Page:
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Leaving Their Mark: Using Danish Student Grade Lists to Construct a More Detailed Measure of Historical Human Capital

Author

Listed:
  • Nicholas Ford

    (Lund University)

  • Kristin Ranestad

    (Lund University)

  • Paul Sharp

    (University of Southern Denmark)

Abstract

We provide a brief overview of the educational history of Denmark and document archival and printed sources covering the development of primary, secondary, and tertiary education. In particular, we focus on student grade lists, which are available for individuals at all levels of education from the early nineteenth century until well into the twentieth century. We suggest that these can be used to construct more detailed measures of human capital than those usually employed, making it possible to deconstruct aggregate education into e.g. knowledge of science or humanities, as well as to measure the extent to which this was actually learned, as captured by the grades achieved. Given the role usually attributed to human capital for development, and perhaps particularly with regards the Nordic countries, such data has the potential to greatly increase our understanding of how Denmark became the rich and successful country it is today.

Suggested Citation

  • Nicholas Ford & Kristin Ranestad & Paul Sharp, 2021. "Leaving Their Mark: Using Danish Student Grade Lists to Construct a More Detailed Measure of Historical Human Capital," Working Papers 0207, European Historical Economics Society (EHES).
  • Handle: RePEc:hes:wpaper:0207
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    File URL: http://www.ehes.org/EHES_207.pdf
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    References listed on IDEAS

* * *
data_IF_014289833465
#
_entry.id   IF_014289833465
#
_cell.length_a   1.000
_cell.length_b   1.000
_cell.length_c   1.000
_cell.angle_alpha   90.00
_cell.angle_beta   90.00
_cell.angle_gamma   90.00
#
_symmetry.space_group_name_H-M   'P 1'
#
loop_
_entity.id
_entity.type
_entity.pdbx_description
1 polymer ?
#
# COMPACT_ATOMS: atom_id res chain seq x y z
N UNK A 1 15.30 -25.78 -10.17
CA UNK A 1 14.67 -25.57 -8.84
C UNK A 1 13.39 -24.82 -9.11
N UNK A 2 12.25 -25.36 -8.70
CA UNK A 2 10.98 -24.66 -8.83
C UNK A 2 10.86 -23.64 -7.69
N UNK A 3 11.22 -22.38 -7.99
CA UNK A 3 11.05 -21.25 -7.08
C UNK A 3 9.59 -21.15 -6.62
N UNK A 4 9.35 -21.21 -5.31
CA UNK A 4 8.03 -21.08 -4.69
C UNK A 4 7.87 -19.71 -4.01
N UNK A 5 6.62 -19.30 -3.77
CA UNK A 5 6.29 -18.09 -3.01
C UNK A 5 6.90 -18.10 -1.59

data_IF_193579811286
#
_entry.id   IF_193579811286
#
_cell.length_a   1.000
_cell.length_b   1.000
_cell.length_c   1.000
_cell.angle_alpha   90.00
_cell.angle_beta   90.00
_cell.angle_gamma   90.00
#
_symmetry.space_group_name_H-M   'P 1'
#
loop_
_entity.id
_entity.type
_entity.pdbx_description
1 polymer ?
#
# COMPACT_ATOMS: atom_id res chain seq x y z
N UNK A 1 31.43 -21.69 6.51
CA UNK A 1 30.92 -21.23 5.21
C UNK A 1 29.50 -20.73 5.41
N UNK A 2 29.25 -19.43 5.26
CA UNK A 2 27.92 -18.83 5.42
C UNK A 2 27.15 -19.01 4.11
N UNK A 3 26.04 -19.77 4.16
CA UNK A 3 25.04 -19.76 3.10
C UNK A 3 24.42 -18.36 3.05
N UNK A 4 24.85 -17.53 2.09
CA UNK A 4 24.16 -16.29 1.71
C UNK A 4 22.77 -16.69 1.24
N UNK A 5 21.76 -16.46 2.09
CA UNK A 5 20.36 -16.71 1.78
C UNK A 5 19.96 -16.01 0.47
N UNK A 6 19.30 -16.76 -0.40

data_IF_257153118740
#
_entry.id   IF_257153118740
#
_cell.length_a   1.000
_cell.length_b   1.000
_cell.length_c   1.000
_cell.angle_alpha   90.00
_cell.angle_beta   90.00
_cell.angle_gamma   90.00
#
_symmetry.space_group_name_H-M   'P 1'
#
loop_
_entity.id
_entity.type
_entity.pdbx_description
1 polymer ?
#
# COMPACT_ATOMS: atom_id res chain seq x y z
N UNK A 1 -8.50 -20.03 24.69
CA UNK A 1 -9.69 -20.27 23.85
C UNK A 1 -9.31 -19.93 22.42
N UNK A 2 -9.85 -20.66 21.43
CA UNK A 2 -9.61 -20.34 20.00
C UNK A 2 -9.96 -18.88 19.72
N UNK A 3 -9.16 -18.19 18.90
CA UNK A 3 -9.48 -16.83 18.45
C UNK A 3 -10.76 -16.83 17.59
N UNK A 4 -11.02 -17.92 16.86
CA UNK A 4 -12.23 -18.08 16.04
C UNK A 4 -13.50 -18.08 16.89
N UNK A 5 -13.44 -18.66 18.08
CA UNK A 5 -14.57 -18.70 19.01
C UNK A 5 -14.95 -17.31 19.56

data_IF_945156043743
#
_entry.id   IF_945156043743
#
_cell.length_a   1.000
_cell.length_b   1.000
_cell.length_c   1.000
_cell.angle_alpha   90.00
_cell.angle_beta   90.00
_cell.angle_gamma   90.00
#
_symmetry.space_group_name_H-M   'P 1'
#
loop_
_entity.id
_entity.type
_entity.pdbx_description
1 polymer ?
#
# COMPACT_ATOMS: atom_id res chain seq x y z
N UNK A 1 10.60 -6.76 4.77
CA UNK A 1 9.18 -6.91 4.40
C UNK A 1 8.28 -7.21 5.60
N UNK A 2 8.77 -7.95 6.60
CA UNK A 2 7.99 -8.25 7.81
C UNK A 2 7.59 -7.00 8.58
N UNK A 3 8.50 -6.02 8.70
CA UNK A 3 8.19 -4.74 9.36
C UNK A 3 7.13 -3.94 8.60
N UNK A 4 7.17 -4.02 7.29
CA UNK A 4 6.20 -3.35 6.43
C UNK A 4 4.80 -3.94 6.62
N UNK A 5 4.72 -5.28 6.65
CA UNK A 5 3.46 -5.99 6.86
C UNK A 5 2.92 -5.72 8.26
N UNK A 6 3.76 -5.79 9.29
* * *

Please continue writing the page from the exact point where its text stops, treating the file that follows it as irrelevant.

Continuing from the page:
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    1. Lampe, Markus & Sharp, Paul, 2019. "A Land of Milk and Butter," University of Chicago Press Economics Books, University of Chicago Press, number 9780226549507, September.
    2. Nina Boberg-Fazlic & Markus Lampe & Pablo Martinelli Lasheras & Paul Sharp, 2020. "Winners and Losers from Enclosure: Evidence from Danish Land Inequality 1682-1895," Working Papers 0178, European Historical Economics Society (EHES).
    3. Ran Abramitzky & Leah Platt Boustan & Katherine Eriksson, 2012. "Europe's Tired, Poor, Huddled Masses: Self-Selection and Economic Outcomes in the Age of Mass Migration," American Economic Review, American Economic Association, vol. 102(5), pages 1832-1856, August.
    4. Peter Sandholt Jensen & Markus Lampe & Paul Sharp & Christian Volmar Skovsgaard, 2018. "‘Getting to Denmark’: the Role of Elites for Development," Working Papers 0125, European Historical Economics Society (EHES).
    5. Fischer, Martin & Karlsson, Martin & Nilsson, Therese, 2013. "Effects of Compulsory Schooling on Mortality: Evidence from Sweden," Working Paper Series 992, Research Institute of Industrial Economics.
    6. Peter Sandholt Jensen & Maja Uhre Pedersen & Cristina Victoria Radu & Paul Richard Sharp, 2020. "Arresting the Sword of Damocles: Dating the Transition to the Post-Malthusian Era in Denmark," Working Papers 0182, European Historical Economics Society (EHES).